What stuff is this, besides the obvious lack of teaching support? One of their previous coaches (who I only took one lesson with) tried to teach some ideas that I found a bit silly. He wanted me to be constantly exhaling as I sang scales, as in, if I put my hand in front of my mouth, I was to feel a constant stream of air. He didn't seem to understand why I was gasping for breath between scales. But maybe that's just my terrible breathing habits :/

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The answer is always on the singing. ;)

You cant teach something you dont know how to do. Maybe you will teach something else, that reminds the first closely.

To teach how sing, you have to know how to sing. You have to dominate it actually, not just sing so so.

The stuff is "compression" and, as you said, no use of support. I am aware that SLS instructors DO approach it in a way that may remotelly remind it, still never blindly. Always with a goal. Everything you work in your voice, must have a purpose and has to come from what you are doing currently. Ignoring the situation you have right now, will lead to false solutions that will hold only up to a certain point, limiting you, specially in the quality factor.

You know, something to think about... Speach Therapy uses a lot of exercises we work with, including forward placement, breath, etc... all with specific goals and cases were it should be applied. Usually, they only attend cases after you went to a doctor, and received a prescription based on you specific needs.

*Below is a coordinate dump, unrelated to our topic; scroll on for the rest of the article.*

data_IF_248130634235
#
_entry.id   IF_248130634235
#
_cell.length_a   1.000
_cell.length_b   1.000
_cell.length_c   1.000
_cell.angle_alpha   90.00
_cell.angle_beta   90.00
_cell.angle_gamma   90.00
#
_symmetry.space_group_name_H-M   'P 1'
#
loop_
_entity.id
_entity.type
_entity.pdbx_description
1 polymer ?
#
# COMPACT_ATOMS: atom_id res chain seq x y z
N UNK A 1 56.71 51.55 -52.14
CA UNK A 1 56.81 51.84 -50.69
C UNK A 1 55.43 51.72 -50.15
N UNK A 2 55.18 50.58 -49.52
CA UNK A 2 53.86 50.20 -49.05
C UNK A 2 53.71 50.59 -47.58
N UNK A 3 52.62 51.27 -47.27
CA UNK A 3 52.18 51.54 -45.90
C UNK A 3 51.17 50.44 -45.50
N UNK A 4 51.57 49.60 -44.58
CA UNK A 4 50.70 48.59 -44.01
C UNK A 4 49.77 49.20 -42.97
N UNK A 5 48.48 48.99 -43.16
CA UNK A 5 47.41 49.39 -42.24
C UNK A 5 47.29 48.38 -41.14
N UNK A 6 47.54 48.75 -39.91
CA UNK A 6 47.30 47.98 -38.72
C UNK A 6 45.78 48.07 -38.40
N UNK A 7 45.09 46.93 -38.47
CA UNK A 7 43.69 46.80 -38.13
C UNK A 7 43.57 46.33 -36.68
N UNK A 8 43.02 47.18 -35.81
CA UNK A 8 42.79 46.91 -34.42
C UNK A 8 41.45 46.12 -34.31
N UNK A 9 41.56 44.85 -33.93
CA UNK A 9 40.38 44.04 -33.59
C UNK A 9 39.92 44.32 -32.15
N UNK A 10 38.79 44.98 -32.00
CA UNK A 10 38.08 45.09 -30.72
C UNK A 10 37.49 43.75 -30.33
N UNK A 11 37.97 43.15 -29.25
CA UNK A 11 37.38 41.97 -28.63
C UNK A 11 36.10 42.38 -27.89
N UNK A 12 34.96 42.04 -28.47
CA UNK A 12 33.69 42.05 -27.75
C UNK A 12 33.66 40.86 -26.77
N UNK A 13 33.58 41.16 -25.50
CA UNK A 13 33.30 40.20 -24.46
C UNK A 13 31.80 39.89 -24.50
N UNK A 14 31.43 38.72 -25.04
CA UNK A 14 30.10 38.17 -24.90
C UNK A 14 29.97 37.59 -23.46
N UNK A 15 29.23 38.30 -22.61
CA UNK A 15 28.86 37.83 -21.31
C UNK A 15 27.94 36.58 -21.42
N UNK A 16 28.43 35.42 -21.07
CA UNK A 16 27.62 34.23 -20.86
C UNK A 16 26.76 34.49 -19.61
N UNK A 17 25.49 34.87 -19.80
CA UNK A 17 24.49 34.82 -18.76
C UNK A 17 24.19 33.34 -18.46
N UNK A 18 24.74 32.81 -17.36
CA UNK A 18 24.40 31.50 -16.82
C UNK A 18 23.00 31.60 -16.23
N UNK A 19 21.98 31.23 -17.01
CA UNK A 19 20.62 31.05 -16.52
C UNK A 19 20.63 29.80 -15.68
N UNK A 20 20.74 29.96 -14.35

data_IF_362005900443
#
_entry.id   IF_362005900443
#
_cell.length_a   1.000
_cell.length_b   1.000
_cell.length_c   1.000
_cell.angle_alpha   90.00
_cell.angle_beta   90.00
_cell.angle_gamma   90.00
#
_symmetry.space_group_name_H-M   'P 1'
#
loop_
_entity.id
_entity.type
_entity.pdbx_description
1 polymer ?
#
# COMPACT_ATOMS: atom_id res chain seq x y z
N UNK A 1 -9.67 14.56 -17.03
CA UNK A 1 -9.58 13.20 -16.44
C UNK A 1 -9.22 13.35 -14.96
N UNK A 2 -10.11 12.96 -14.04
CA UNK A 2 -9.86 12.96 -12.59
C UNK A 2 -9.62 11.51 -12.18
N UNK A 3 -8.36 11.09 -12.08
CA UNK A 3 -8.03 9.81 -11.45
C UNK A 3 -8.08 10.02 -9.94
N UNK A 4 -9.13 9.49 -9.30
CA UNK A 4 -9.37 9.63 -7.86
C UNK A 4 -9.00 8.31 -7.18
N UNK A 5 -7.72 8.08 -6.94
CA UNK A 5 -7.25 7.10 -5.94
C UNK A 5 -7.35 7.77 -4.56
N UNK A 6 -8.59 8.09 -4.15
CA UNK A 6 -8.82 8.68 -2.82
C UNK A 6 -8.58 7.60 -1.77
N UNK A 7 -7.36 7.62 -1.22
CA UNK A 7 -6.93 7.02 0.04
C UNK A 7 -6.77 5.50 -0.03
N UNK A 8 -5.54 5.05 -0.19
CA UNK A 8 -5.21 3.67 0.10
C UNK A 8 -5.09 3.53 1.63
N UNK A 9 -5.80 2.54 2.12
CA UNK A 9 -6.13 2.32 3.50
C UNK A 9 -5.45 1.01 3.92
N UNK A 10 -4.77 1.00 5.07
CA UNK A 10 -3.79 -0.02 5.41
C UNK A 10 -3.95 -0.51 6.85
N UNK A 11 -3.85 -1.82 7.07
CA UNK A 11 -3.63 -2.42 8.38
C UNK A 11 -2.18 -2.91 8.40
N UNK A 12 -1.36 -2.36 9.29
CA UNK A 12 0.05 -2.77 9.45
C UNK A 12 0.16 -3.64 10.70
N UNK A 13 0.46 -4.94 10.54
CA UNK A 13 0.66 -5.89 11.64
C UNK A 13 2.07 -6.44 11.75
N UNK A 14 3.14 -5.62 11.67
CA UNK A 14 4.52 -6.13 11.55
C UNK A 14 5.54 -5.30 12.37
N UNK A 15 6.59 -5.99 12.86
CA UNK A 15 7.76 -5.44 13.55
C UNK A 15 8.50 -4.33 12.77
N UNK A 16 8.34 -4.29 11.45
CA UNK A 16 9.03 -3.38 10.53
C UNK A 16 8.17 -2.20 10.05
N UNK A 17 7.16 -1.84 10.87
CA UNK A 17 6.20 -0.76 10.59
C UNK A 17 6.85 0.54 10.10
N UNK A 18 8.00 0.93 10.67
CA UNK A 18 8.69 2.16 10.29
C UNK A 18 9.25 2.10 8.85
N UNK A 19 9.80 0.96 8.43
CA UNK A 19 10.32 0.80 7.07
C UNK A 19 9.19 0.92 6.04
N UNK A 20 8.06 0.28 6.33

Why is it that to sing the voice is treated as a foreign instrument? The exercises used to train, specially the ones used for endurance and strenght, are ten times more demanding and difficult to get right than the ones used in speach therapy...

Its all the same... But people only get serious about it when they go to their doctors first :). Dont let it get to this point. Maybe you are safe doing the exercises alone and keeping stress under check, maybe. But in the minute you start to actually deliver some quality, and gigs and events start to roll, you will have no way to avoid the stress and the result... Think you can guess.

So, again, in my opinion, either you look for a specialist that is in full control of his voice and can do the task proposed, or you are better on your own aiming for comfort and without trying to reach for range or power.

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You cant teach something you dont know how to do. Maybe you will teach something else, that reminds the first closely. To teach how sing, you have to know how to sing. You have to dominate it actually, not just sing so so.

Heh, not a fan of Brett's "I can't sing well myself, but I'm a great coach" mantra, I take it? I can't say I'm big on it either. It's always weird watching him give a lesson when his student has more power than he does. Not to insult him; he's worked with some of my favorite singers, and I'm sure he's made millions through his products alone.

Please forgive me for what's probably a stupid question, but what is the scope of genres covered by Mr. Lunte or Mr. Vendera? Everything I've seen so far has been with prog, but that's not really the style I'm interested in pursuing. No offense to anyone, but I'm at that weird point where I'm starting to re-evaluate my progress and expectations. A coach with a different method might be what I need to figure out how to push past this plateau. Does anyone have examples of them working in other genres (videos, personal experience, etc)?